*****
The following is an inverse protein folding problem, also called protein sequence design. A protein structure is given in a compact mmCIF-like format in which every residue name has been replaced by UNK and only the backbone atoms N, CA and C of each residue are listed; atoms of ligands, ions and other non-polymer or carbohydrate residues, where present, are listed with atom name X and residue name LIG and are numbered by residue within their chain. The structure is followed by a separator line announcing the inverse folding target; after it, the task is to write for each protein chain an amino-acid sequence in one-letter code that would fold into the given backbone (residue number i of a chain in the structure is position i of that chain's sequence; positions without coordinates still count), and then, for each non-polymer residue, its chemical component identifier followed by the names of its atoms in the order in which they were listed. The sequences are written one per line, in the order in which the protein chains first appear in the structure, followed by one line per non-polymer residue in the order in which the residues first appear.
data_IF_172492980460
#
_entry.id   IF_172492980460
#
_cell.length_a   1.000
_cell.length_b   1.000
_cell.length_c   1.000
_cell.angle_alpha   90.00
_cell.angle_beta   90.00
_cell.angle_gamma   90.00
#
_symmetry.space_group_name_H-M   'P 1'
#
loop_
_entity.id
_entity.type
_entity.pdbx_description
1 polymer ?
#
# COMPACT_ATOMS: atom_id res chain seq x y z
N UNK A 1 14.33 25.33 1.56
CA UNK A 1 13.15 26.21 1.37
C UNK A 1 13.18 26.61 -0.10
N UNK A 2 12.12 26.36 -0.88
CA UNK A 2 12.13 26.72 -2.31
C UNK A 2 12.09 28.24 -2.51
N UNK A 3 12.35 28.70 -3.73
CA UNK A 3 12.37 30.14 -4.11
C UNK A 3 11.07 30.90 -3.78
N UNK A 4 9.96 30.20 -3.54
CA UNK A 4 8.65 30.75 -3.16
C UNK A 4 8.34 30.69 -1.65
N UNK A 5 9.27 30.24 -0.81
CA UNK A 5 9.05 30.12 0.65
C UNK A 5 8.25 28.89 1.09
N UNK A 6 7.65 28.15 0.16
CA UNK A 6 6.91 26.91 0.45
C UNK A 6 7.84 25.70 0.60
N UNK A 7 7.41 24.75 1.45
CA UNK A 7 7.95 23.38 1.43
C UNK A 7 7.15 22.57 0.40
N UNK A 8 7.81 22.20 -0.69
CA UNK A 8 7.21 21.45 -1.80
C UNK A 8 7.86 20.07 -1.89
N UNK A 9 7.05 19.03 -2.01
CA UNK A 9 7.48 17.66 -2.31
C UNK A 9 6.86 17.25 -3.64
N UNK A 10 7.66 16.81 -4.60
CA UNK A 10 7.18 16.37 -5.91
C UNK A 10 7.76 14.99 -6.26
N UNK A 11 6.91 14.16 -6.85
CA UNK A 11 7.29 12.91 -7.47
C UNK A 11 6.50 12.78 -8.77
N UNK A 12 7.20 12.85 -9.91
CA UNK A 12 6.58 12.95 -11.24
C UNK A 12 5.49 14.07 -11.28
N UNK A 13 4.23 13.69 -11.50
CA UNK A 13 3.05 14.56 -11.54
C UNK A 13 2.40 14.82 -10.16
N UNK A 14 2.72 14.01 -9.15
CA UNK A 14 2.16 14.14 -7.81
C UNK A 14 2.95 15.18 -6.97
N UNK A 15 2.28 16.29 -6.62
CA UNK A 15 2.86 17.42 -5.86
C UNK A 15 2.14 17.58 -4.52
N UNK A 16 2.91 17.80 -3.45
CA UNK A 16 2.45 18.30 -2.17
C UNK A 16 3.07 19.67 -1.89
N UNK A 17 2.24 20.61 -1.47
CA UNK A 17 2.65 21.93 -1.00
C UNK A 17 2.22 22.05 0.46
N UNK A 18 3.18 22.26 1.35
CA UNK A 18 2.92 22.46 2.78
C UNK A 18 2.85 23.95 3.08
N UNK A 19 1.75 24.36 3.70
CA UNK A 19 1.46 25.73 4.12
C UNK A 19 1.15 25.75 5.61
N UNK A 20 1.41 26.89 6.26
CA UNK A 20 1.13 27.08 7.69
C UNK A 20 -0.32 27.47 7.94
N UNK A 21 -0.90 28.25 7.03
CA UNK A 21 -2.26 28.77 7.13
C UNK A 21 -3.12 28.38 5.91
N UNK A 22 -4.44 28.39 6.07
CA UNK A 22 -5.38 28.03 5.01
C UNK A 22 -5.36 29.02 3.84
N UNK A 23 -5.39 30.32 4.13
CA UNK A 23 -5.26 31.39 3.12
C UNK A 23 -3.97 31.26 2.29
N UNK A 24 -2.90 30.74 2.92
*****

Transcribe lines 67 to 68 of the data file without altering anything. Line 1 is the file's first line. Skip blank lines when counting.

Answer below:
N UNK A 16 2.91 17.80 -3.45
CA UNK A 16 2.45 18.30 -2.17